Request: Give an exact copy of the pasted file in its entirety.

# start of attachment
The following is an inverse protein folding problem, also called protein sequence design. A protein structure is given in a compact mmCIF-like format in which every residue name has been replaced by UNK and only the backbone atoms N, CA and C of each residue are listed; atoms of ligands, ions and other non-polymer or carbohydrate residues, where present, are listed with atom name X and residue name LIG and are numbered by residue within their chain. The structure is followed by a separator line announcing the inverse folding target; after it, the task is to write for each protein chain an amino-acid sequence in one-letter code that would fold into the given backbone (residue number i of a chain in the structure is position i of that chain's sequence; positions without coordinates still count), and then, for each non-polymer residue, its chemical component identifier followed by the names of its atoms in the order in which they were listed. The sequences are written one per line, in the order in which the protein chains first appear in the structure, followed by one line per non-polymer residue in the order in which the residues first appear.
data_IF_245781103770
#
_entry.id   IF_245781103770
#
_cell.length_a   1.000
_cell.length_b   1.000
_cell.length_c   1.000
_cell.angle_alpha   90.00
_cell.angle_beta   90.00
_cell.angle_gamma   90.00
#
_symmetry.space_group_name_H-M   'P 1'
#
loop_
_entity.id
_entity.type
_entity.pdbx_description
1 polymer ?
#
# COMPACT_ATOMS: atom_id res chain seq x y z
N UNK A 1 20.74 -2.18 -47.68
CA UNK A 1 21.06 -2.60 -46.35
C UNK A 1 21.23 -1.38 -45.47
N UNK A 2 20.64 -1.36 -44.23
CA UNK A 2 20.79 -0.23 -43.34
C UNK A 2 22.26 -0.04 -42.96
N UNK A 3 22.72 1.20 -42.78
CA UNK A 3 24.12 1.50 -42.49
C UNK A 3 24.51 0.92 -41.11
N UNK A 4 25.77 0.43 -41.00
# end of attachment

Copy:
The following is an inverse protein folding problem, also called protein sequence design. A protein structure is given in a compact mmCIF-like format in which every residue name has been replaced by UNK and only the backbone atoms N, CA and C of each residue are listed; atoms of ligands, ions and other non-polymer or carbohydrate residues, where present, are listed with atom name X and residue name LIG and are numbered by residue within their chain. The structure is followed by a separator line announcing the inverse folding target; after it, the task is to write for each protein chain an amino-acid sequence in one-letter code that would fold into the given backbone (residue number i of a chain in the structure is position i of that chain's sequence; positions without coordinates still count), and then, for each non-polymer residue, its chemical component identifier followed by the names of its atoms in the order in which they were listed. The sequences are written one per line, in the order in which the protein chains first appear in the structure, followed by one line per non-polymer residue in the order in which the residues first appear.
data_IF_245781103770
#
_entry.id   IF_245781103770
#
_cell.length_a   1.000
_cell.length_b   1.000
_cell.length_c   1.000
_cell.angle_alpha   90.00
_cell.angle_beta   90.00
_cell.angle_gamma   90.00
#
_symmetry.space_group_name_H-M   'P 1'
#
loop_
_entity.id
_entity.type
_entity.pdbx_description
1 polymer ?
#
# COMPACT_ATOMS: atom_id res chain seq x y z
N UNK A 1 20.74 -2.18 -47.68
CA UNK A 1 21.06 -2.60 -46.35
C UNK A 1 21.23 -1.38 -45.47
N UNK A 2 20.64 -1.36 -44.23
CA UNK A 2 20.79 -0.23 -43.34
C UNK A 2 22.26 -0.04 -42.96
N UNK A 3 22.72 1.20 -42.78
CA UNK A 3 24.12 1.50 -42.49
C UNK A 3 24.51 0.92 -41.11
N UNK A 4 25.77 0.43 -41.00